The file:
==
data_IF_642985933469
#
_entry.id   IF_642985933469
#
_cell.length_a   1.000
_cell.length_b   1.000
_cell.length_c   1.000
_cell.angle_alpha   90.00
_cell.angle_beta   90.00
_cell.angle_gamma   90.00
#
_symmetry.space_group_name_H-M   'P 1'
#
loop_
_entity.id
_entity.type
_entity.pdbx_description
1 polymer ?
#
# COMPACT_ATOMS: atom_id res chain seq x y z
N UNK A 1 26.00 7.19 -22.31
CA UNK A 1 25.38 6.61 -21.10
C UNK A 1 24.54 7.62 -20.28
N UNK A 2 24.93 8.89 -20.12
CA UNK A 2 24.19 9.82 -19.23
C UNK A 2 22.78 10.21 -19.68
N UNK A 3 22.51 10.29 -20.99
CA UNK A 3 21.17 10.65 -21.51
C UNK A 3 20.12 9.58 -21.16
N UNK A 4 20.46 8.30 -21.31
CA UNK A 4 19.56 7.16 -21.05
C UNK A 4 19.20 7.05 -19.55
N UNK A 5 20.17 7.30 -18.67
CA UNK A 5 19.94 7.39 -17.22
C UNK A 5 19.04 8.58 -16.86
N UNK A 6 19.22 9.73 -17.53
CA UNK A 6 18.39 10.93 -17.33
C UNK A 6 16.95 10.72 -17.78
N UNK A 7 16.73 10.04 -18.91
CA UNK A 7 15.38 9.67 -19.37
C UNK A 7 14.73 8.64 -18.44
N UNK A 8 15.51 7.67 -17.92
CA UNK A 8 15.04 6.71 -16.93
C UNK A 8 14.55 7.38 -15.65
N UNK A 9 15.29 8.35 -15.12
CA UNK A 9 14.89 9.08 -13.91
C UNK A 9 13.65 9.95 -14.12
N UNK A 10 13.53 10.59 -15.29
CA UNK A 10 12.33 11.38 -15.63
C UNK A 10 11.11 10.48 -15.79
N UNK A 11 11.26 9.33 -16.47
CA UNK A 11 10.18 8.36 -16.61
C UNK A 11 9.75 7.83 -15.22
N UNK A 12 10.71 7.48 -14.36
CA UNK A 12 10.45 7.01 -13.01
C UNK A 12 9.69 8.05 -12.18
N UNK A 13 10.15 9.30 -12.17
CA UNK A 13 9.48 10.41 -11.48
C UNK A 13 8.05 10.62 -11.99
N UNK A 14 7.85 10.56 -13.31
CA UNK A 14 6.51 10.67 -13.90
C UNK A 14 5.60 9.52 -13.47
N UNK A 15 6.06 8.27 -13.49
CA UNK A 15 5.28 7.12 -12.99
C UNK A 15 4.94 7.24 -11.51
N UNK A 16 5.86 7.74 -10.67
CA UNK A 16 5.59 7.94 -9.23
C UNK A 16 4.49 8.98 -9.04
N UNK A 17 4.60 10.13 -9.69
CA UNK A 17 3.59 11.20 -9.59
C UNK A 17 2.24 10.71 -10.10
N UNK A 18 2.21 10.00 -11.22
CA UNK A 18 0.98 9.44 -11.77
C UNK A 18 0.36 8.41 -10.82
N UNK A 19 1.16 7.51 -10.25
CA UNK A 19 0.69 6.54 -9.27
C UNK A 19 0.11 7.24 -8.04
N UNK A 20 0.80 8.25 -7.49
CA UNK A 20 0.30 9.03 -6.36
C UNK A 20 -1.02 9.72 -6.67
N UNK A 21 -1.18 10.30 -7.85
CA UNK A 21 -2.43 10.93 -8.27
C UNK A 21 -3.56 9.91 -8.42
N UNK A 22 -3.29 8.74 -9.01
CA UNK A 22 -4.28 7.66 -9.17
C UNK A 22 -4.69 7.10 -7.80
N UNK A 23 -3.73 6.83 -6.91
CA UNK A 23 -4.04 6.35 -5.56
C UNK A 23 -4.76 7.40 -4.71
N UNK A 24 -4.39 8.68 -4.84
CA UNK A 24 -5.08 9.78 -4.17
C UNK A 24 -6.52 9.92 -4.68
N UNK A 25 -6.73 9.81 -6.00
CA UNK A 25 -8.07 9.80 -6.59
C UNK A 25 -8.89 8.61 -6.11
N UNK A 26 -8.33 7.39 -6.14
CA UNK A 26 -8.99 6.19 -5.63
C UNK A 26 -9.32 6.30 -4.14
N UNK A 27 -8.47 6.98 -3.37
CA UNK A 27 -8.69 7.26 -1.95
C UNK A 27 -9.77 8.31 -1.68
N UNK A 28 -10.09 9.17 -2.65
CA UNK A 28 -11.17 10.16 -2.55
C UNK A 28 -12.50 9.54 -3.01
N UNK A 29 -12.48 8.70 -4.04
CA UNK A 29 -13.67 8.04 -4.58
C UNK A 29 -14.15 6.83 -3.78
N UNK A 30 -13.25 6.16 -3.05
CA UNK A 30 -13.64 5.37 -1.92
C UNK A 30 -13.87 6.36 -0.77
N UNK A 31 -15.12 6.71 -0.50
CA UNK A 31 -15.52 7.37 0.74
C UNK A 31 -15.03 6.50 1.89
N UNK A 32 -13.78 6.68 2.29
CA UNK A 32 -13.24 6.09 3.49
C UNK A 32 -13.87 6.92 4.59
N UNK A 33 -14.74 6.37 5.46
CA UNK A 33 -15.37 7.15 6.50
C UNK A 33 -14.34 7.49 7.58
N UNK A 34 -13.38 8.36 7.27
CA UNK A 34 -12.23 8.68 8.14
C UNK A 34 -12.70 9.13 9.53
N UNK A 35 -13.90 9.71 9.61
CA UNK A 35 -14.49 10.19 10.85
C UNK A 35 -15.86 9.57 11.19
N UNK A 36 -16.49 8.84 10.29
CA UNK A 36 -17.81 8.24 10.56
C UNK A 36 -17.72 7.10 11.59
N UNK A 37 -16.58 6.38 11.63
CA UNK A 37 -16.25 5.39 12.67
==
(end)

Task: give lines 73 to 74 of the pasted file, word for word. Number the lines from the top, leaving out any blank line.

CA UNK A 18 0.98 9.44 -11.77
C UNK A 18 0.36 8.41 -10.82